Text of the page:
Bahay Kubo: A Home of the Filipinos

Bahay Kubo or also known as the Nipa hut is a kind of stilt house of the indigenous Filipino people which became a symbolic icon of the Philippines.


The architectural principles of Bahay Kubo to the many other Filipino traditional buildings and houses that emerged following the pre-colonial era. There comes the “Bahay Na Bato” which shows influences from both Spanish and Chinese architectural style among many others.


Bahay Kubo in 2 Different Eras


1. Pre-colonial

During the pre-colonial period before Spaniards came, Bahay Kubo has long been the traditional houses of the indigenous Filipinos. A nipa hut is designed to endure both rainy and sunny seasons of the country. It was simple and made out of native materials like nipa, bamboo and coconut leaves. With the availability of the materials, it is easier to repair in times of typhoons or heavy rains. Knowing that the Philippines have one of the most numbers of typhoons in a year. For them, it was purely practical.


2. Colonial

When Spaniards came to the Philippines, they prefaced the idea of building more sturdy and permanent houses and buildings like churches and government offices. They introduced the use of stones, bricks, tiles, and mortar. Spaniards are already civilized when they came to conquer the Filipinos and so they have more advanced architectural designs and building techniques which they teach the Filipinos during that time.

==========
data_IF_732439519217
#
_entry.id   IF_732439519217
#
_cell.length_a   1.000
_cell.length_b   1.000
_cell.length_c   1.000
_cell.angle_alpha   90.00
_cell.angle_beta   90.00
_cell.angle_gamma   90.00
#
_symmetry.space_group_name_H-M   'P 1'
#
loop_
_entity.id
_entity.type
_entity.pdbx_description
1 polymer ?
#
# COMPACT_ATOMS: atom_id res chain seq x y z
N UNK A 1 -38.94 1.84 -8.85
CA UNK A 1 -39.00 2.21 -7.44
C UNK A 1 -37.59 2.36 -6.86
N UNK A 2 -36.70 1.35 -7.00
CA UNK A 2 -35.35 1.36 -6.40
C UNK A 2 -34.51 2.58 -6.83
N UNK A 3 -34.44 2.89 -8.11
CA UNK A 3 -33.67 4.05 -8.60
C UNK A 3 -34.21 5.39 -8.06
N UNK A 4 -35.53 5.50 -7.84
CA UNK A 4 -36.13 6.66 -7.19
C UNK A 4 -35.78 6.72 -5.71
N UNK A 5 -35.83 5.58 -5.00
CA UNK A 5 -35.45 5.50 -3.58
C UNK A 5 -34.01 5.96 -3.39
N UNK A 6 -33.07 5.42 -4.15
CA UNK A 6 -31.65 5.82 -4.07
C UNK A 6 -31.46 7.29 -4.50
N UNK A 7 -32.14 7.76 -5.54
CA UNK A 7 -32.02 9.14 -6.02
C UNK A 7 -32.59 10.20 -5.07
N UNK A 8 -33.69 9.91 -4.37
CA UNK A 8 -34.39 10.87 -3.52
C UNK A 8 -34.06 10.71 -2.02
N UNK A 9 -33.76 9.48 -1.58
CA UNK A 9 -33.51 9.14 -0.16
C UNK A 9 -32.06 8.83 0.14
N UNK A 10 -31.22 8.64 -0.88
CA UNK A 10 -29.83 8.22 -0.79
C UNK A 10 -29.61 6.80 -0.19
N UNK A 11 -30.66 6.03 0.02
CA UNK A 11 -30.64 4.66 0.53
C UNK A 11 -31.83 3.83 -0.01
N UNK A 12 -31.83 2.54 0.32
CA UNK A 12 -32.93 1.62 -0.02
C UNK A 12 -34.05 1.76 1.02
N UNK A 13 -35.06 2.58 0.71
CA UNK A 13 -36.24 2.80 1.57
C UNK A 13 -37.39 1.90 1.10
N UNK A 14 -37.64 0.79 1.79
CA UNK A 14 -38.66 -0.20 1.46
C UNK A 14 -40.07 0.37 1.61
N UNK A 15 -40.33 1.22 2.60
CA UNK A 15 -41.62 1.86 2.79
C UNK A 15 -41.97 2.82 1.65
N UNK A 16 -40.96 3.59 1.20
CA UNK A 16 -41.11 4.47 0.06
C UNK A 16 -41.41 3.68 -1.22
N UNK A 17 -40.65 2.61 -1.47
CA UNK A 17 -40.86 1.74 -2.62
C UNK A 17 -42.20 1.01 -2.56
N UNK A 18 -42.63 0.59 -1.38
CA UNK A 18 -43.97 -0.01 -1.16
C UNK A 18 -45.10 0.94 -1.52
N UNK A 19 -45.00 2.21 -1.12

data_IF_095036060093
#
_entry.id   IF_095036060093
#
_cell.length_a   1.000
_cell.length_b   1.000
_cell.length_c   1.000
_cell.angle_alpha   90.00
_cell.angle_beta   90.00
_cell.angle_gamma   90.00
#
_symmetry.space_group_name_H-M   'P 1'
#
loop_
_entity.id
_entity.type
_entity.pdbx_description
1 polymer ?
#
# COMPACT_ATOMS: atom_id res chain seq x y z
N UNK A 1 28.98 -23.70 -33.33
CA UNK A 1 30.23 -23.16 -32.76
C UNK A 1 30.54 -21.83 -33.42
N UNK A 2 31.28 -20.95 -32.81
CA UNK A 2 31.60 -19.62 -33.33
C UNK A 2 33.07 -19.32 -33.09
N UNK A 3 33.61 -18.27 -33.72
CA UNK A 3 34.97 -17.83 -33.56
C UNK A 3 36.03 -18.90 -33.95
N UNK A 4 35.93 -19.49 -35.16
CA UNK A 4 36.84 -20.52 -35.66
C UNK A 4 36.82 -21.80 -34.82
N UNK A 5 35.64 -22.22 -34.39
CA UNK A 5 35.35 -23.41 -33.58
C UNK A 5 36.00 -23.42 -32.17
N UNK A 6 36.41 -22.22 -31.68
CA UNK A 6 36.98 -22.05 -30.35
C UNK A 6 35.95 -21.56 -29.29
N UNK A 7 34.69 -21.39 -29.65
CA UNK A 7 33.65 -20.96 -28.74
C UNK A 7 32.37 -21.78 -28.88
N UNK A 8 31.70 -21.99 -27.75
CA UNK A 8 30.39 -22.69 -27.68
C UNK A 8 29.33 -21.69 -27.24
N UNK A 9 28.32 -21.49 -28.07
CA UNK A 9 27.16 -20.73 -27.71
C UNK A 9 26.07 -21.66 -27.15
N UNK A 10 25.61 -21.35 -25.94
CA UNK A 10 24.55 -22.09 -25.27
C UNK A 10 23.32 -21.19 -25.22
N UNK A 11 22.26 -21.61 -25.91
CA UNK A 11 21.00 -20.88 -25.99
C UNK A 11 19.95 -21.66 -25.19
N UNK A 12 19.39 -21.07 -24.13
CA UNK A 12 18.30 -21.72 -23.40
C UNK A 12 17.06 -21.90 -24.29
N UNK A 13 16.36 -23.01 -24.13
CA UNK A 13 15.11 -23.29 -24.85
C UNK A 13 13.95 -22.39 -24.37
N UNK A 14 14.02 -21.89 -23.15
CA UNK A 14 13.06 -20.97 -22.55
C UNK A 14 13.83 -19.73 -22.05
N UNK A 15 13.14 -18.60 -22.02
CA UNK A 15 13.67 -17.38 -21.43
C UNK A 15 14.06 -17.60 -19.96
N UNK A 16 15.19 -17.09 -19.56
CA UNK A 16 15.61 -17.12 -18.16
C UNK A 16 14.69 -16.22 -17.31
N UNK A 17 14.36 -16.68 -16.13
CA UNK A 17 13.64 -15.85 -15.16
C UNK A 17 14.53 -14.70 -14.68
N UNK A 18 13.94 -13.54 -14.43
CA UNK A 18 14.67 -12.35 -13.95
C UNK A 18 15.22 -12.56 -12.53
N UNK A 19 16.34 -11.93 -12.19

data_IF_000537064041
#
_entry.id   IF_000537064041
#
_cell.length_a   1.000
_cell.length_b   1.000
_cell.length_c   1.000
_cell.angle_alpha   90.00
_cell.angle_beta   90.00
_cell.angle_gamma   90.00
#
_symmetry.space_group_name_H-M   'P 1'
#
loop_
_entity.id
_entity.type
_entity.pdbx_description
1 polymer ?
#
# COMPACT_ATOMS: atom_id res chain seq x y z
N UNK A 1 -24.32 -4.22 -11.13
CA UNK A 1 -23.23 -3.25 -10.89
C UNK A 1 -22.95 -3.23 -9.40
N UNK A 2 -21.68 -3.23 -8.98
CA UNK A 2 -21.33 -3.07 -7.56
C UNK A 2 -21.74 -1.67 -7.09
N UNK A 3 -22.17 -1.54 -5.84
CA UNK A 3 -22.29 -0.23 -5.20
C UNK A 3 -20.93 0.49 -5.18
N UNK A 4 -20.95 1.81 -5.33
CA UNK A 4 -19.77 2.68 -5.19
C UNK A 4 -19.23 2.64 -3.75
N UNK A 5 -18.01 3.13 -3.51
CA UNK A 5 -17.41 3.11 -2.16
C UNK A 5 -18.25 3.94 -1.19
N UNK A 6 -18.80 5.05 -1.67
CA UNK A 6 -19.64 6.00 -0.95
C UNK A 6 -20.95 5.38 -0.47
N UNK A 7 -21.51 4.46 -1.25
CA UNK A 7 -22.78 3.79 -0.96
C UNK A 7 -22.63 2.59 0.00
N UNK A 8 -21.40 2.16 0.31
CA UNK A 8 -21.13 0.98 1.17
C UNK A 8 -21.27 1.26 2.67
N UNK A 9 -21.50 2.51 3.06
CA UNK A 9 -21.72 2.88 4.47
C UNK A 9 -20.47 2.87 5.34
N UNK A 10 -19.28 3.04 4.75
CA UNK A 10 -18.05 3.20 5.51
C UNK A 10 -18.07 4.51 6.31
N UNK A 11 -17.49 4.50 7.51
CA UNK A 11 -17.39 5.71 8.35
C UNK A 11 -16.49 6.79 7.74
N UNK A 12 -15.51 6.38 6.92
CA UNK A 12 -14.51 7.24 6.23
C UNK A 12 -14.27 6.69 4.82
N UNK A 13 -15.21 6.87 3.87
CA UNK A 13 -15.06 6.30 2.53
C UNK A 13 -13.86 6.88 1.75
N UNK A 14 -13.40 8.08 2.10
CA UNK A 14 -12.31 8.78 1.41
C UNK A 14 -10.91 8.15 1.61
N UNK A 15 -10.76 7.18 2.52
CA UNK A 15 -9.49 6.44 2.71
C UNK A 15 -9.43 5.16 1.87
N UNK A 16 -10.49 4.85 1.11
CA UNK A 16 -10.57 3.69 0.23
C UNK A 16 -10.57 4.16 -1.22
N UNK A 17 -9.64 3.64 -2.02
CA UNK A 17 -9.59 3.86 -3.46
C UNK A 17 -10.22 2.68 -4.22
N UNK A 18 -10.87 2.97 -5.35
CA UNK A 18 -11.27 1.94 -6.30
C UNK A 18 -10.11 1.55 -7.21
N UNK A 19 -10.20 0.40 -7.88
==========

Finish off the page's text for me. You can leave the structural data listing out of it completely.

A Bahay Kubo is a symbol of Philippine culture as it depicts the most nurtured Filipino value of called ‘bayanihan,’ which attributes to a spirit of collective unity or effort to accomplish an objective. In fact, bahay kubo is the national shelter of the Philippines. It has also been the influence of the kundiman ‘Bahay Kubo’ which is almost known by all Filipinos.


Although at the present times, many of the Filipinos have adapted various modern architectural designs, Bahay Kubo is still visible to some indigenous groups who are living in the mountains and away from the city. With the pursuit of uniqueness, others are even building their own modern versions of the ‘bahay kubo’ which helps a lot in preserving the traditions and culture.